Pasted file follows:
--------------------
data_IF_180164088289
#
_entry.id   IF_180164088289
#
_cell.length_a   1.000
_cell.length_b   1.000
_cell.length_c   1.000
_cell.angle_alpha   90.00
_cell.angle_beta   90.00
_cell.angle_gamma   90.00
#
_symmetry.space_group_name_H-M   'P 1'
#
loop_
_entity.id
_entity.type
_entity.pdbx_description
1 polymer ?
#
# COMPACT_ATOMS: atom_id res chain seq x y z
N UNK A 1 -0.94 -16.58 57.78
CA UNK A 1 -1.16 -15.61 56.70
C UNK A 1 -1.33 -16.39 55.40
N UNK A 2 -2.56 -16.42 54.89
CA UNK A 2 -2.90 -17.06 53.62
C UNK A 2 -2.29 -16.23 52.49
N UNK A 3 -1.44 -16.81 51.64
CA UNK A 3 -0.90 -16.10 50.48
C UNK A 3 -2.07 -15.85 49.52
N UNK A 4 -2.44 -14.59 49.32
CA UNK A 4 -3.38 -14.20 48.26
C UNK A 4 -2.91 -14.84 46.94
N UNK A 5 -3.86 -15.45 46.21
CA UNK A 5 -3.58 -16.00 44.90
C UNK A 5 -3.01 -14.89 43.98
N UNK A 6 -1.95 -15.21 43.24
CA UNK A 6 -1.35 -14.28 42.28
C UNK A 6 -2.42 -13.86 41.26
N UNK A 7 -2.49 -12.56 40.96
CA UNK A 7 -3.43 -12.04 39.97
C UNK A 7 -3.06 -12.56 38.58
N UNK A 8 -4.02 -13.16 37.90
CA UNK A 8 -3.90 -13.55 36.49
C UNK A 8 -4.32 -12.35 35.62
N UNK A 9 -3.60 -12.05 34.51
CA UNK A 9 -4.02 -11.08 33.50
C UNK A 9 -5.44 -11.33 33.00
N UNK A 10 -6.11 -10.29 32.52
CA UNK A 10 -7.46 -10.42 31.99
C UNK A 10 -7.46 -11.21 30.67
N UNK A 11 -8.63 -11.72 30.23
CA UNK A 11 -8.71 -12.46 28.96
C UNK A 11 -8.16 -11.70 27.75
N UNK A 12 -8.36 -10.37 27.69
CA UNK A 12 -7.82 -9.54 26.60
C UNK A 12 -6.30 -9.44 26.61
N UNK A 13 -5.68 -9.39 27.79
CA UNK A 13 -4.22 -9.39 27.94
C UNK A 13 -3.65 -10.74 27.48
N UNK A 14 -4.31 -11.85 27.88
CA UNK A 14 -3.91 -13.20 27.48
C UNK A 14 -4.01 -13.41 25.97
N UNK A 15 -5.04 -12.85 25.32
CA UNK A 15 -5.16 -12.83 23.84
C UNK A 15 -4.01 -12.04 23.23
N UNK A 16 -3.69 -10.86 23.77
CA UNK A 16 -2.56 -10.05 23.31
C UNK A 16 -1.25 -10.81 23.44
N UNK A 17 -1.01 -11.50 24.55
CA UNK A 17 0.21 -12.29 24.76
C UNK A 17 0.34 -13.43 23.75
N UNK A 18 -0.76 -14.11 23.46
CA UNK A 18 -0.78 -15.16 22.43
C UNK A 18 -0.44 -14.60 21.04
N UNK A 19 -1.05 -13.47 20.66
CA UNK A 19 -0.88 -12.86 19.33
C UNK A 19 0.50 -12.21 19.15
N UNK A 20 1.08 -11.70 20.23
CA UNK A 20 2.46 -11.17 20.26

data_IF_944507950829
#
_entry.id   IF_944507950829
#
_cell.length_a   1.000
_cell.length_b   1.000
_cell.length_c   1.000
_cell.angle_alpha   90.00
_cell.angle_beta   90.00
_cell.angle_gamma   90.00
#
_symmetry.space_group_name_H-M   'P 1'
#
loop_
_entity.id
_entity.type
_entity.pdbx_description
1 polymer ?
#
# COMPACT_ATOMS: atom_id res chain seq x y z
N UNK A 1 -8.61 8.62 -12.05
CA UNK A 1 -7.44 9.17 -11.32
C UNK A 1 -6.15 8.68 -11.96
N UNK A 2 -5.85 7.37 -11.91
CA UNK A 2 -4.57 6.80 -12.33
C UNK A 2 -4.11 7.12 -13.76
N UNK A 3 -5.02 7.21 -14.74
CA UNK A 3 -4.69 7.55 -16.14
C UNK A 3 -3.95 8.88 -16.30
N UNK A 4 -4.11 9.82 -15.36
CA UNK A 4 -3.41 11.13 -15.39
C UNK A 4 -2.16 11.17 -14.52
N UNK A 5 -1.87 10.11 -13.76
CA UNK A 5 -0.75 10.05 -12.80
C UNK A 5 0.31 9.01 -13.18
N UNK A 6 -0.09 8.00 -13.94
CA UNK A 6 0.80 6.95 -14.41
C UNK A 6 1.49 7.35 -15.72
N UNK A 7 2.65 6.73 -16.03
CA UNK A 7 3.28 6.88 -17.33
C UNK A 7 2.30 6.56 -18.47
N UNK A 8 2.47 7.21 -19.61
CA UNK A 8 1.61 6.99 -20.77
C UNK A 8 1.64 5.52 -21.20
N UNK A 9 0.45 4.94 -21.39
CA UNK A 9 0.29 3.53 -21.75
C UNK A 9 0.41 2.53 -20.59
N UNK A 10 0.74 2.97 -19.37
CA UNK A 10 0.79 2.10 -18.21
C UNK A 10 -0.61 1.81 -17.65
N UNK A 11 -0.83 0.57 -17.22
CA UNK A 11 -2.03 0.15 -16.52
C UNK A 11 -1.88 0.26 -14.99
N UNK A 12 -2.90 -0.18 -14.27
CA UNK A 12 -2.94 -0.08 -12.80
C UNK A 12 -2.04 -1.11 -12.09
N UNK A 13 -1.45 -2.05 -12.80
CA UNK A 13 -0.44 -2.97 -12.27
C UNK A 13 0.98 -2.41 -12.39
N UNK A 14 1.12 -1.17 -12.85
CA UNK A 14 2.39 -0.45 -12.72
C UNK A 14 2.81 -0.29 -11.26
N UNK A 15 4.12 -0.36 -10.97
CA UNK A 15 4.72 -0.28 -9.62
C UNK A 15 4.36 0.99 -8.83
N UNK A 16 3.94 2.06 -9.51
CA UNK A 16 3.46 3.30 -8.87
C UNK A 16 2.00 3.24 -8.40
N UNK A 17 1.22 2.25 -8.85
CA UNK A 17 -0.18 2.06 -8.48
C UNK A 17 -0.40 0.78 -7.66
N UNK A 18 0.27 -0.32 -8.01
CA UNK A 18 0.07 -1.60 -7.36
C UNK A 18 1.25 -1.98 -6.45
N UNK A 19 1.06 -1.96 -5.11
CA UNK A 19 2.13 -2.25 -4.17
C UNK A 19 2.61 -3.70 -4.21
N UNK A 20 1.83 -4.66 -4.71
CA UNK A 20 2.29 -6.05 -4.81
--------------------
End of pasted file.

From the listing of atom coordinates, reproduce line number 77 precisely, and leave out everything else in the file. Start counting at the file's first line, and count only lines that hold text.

C UNK A 19 0.50 -12.21 19.15